• That works for me ... same cite as the "coups d'état" sentence, then? - Dank (push to talk) 13:12, 4 October 2011 (UTC)
          • Sure. 12:30, 5 October 2011 (UTC)
            • One last thing ... I just moved the link up to the first occurrence of "coup", and shortened this to "coup", to avoid having to write "coups d'états". - Dank (push to talk) 13:30, 5 October 2011 (UTC)
    This is still an issue. – Quadell (talk) 13:03, 10 October 2011 (UTC)
Done, I think I got the right citation. Grandiose (me, talk, contribs) 13:47, 10 October 2011 (UTC)
Well I don't have access to page 8, so I sure hope so! – Quadell (talk) 14:02, 10 October 2011 (UTC)
  • Wikilinking intellectual doesn't provide any new or useful information for a typical reader.
For me, the word intellectual may otherwise to be taken to mean someone who is merely clever or who studies; in this context, it is a particular sort (the article could be better, granted). It is impossible to point at a particular section there, for Spain is not discussed; however, most of the Historical perspectives applies in part. I wonder whether you agree but merely disagree that the ordinary reader would not necessarily be au fait with the concept. Grandiose (me, talk, contribs) 14:53, 7 October 2011 (UTC)
What I mean is, if a reader wasn't sure what was meant by "intellectual" in that sentence, clicking on the link would not provide any elucidation. Nor would an expansion of the intellectual article be likely to change that. That's why I think the wikilink should be removed. It's a minor issue, but that's my opinion. – Quadell (talk) 17:18, 7 October 2011 (UTC)
This is still an issue. – Quadell (talk) 13:03, 10 October 2011 (UTC)
OK, I've removed it. Grandiose (me, talk, contribs) 13:47, 10 October 2011 (UTC)
  • "based on a simplistic form of Marxism..." That's an interpretation, and needs at least a cite. (Presumably, they didn't think of their ideals as simplistic.)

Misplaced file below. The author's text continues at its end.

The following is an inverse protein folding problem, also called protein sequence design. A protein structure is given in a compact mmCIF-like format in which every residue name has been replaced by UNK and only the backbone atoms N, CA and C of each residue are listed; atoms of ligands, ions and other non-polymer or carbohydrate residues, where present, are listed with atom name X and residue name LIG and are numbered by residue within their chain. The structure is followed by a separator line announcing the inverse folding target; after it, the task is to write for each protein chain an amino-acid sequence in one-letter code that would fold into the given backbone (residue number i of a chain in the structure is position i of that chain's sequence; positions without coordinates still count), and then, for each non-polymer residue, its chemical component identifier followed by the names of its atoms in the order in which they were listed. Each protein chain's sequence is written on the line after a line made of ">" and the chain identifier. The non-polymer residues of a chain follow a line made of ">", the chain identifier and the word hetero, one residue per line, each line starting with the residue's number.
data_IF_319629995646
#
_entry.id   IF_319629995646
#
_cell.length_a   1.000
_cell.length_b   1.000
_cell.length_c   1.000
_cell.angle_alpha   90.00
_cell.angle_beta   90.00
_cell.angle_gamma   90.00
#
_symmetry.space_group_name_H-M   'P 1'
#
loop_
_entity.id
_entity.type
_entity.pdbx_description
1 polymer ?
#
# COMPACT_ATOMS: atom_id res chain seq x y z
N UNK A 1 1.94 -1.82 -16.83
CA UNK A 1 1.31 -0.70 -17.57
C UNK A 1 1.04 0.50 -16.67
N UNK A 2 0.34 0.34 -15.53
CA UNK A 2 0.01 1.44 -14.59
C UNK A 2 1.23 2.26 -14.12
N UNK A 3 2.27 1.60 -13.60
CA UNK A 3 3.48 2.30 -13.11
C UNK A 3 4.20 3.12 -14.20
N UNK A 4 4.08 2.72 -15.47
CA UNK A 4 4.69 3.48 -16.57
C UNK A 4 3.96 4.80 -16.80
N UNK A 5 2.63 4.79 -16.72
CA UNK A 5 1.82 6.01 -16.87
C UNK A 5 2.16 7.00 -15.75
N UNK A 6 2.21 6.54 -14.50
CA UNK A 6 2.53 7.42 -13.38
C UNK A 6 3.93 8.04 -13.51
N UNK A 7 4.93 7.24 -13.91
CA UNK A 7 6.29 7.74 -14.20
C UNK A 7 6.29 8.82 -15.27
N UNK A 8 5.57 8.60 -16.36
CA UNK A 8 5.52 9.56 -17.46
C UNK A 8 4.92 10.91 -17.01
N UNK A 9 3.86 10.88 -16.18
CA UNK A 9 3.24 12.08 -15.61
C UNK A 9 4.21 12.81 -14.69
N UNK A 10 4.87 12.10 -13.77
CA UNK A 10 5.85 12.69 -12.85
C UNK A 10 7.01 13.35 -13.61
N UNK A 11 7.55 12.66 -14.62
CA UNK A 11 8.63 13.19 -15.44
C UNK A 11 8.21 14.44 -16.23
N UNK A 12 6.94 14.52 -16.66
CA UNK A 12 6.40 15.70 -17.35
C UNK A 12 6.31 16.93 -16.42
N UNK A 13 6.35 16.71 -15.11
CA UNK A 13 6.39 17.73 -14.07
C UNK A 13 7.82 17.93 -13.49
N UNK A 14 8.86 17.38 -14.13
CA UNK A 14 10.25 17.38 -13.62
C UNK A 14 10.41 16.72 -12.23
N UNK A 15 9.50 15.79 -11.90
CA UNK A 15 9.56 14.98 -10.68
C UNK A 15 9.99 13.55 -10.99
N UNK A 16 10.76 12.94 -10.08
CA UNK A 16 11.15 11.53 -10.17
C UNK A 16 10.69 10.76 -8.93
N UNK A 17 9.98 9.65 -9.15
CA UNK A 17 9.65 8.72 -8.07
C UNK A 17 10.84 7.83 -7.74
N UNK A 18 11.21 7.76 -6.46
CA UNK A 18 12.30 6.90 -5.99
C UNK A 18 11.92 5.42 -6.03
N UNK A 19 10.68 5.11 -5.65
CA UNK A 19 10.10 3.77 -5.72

Duplicated the reference to the end of that sentence to make it clearer. Grandiose (me, talk, contribs) 14:53, 7 October 2011 (UTC)
I still think it would be better to say "based on a reduced form" or "based on a simplified form" or just "based on a form of Marxism". But the current wording, while not ideal, is acceptable to me since it's cited. – Quadell (talk) 17:18, 7 October 2011 (UTC)
This is still an issue, in the sense that I think it can be improved (though I won't withhold support based on this issue alone). – Quadell (talk) 13:03, 10 October 2011 (UTC)
I changed it to "simple" rather than "simplistic", which is what the source says (it goes on to say it is a problem, hence "simplistic", but this may be more agreeable since the discussion in the source is not present here). Grandiose (me, talk, contribs) 13:47, 10 October 2011 (UTC)
  • "Parties in opposition to the government gained the support of the church, particularly Cardinal Pedro Segura—head of the church in Spain—and the military." This wording makes it sound like Cardinal Pedro Segura and the military were both particular parts of the church.
Changed round, hopefully clarifying. Grandiose (me, talk, contribs) 14:34, 8 October 2011 (UTC)
It doesn't look like this sentence changed. Here's my confusion: Were Segura and the military two parties that gained the support of the church? I don't see how Segura could have "gained" the support of the church, since he was already the head of the church in Spain. I understand "Parties in opposition to the government gained the support of the church", but I don't understand how Segura and the military fit into the sentence, or what they are "particulars" of. – Quadell (talk) 13:03, 10 October 2011 (UTC)
Put into two sentences (I see now, you parsed in a very different way to I intended it, so hopefully I've maned to clear that up). I do still wonder if "of the government" is needed after "disapproval": "Parties in opposition to Alcalá-Zamora's government gained the support of the church and the military.[46] The head of the church in Spain, Cardinal Pedro Segura, was particularly vocal in his disapproval." Grandiose (me, talk, contribs) 14:58, 10 October 2011 (UTC)
It's perfect as is. – Quadell (talk) 16:36, 10 October 2011 (UTC)
  • "Until the twentieth century, the Catholic Church embodied Spain, although it had internal problems." I don't know what you mean by "embodied" here.